Attracting cycles and post-critically finite maps

A theme which I hope to pursue in multiple posts on this blog is that even if one is interested mainly in complex dynamics, it is often useful to employ p-adic (or more generally non-Archimedean) methods.  There are a number of relatively recent research papers which illustrate and support this thesis.  The one I want to talk about today is this beautiful paper of Benedetto, Ingram, Jones, and Levy, henceforth referred to as [BIJL].

From a complex dynamicist’s point of view, the main result of [BIJL] is the following theorem:

Theorem 1: For any fixed integers d ≥ 2 and B ≥ 1, there are only finitely many conjugacy classes of post-critically finite rational maps of degree d which can be defined over a number field of degree at most B, except (when d is a perfect square) for the infinite family of flexible Lattès maps.

To explain the terms used in the statement, suppose f is a rational map of degree d with complex coefficients.  We say that f is post-critically finite (henceforth denoted PCF) if the orbit of the critical points of f under iteration is finite.  PCF maps play a fundamental role in complex dynamics, roughly speaking because many dynamical features of f can be read off from the behavior of the critical points under iteration.  One source of examples are the flexible Lattès maps, which can be defined whenever d=m2 is a perfect square: these consist of all degree m rational maps obtained as the map on x-coordinates induced by multiplication-by-m on some elliptic curve.  (McMullen calls such maps affine in the paper cited below.)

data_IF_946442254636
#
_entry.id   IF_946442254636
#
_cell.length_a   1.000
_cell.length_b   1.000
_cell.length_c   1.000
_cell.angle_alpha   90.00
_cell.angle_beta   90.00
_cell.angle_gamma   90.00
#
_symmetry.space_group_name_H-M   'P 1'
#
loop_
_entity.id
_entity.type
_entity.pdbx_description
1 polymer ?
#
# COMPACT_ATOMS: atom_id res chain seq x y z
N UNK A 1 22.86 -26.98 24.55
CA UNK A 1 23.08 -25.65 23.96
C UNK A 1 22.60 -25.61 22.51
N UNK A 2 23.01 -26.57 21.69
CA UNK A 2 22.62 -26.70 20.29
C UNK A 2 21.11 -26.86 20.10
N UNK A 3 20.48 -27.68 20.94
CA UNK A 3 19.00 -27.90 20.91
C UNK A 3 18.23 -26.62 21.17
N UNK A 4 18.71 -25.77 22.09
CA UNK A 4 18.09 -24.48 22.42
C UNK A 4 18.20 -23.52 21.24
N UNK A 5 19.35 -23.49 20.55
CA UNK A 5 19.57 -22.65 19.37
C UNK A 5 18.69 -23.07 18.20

As an illustration of the theorem, the only quadratic polynomials of the form z2 + c with c a rational number which are PCF are z2, z2-1, and z2-2, and every quadratic polynomial is conjugate to a polynomial of this form. Continue reading

Quadratic reciprocity and Zolotarev’s Lemma

I want to explain a beautiful proof of the Law of Quadratic Reciprocity from c. 1874 due to Egor Ivanovich Zolotarev (1847-1878). Some time ago I reformulated Zolotarev’s argument (as presented here) in terms of dealing cards and I posted a little note about it on my web page. After reading my write-up (which was unfortunately opaque in a couple of spots), Jerry Shurman was inspired to rework the argument and he came up with this elegant formulation which I think may be a “proof from the book”.  The following exposition is my own take on Jerry’s argument.  The proof requires some basic facts about permutations, all of which are proved in this handout.

Let m and n be odd relatively prime positive integers.  You have a stack of mn playing cards numbered 0 through mn-1 and you want to deal them onto the table in an m \times n rectangular array.  Consider the following three ways of doing this:

Row deal (\rho) : Deal the cards into rows, going left to right and top to bottom.

rho Continue reading